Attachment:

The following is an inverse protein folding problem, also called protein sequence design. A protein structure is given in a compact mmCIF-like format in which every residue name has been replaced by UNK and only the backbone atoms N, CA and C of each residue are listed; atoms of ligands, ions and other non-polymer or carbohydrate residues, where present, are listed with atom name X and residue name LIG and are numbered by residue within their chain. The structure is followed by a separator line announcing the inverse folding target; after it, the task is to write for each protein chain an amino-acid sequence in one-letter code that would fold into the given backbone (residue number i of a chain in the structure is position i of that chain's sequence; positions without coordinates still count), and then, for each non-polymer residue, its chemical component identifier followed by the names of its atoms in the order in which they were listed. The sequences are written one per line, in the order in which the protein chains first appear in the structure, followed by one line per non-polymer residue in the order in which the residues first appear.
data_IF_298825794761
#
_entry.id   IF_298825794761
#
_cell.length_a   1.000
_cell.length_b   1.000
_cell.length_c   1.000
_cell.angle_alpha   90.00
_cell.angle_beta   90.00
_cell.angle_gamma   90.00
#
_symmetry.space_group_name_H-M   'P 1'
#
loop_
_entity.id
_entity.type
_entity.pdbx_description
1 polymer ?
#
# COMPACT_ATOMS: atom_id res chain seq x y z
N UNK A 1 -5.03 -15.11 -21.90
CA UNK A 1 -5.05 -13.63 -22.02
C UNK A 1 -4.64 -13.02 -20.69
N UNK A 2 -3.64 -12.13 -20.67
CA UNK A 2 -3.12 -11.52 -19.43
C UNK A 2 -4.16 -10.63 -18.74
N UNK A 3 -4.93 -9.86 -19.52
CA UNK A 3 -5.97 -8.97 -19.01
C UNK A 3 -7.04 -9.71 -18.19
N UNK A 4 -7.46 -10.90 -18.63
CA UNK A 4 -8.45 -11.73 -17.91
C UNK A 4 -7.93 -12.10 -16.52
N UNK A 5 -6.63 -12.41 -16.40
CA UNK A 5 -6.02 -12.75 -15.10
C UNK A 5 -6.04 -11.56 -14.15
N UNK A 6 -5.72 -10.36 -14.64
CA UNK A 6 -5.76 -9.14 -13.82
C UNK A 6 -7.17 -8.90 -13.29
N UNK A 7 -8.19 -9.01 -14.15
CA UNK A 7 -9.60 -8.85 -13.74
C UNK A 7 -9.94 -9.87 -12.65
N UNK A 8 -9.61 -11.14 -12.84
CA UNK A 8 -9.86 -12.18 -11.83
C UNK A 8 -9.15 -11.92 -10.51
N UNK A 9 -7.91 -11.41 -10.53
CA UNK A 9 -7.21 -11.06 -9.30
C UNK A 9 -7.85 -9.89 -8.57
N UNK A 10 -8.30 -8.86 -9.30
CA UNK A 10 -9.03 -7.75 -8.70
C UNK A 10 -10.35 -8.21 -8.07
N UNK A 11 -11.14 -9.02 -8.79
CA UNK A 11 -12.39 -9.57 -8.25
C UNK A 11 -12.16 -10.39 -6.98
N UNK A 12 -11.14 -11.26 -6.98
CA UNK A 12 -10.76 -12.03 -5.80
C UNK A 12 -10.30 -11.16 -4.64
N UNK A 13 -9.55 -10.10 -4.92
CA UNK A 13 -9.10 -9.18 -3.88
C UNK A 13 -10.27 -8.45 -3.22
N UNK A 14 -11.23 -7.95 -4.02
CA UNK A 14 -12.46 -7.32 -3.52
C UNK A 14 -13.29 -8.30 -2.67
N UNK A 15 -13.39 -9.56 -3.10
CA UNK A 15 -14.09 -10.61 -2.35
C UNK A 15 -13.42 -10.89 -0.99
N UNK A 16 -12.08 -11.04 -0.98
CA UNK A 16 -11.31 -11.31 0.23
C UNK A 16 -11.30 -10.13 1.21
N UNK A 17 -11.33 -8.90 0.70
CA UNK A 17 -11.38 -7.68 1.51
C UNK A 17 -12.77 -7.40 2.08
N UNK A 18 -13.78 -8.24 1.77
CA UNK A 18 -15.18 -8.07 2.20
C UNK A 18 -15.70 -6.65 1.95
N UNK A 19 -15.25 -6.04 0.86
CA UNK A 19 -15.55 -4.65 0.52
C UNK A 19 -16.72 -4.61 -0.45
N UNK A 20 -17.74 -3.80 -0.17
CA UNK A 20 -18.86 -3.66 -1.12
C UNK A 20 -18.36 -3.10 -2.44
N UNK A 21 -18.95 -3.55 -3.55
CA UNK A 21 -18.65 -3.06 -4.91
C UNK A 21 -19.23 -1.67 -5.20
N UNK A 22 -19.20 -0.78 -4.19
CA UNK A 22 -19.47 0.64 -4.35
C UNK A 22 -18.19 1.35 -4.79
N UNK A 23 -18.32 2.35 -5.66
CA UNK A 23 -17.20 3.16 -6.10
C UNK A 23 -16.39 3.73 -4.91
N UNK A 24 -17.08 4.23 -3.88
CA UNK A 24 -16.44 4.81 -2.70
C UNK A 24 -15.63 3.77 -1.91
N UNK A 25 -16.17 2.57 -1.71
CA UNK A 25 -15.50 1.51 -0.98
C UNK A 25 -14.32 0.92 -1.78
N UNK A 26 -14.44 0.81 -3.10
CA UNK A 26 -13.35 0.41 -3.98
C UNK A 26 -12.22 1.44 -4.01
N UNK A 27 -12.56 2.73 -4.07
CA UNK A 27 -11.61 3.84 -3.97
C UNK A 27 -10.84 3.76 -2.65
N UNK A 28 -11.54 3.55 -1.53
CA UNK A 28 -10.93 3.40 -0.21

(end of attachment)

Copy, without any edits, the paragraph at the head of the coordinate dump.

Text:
The following is an inverse protein folding problem, also called protein sequence design. A protein structure is given in a compact mmCIF-like format in which every residue name has been replaced by UNK and only the backbone atoms N, CA and C of each residue are listed; atoms of ligands, ions and other non-polymer or carbohydrate residues, where present, are listed with atom name X and residue name LIG and are numbered by residue within their chain. The structure is followed by a separator line announcing the inverse folding target; after it, the task is to write for each protein chain an amino-acid sequence in one-letter code that would fold into the given backbone (residue number i of a chain in the structure is position i of that chain's sequence; positions without coordinates still count), and then, for each non-polymer residue, its chemical component identifier followed by the names of its atoms in the order in which they were listed. The sequences are written one per line, in the order in which the protein chains first appear in the structure, followed by one line per non-polymer residue in the order in which the residues first appear.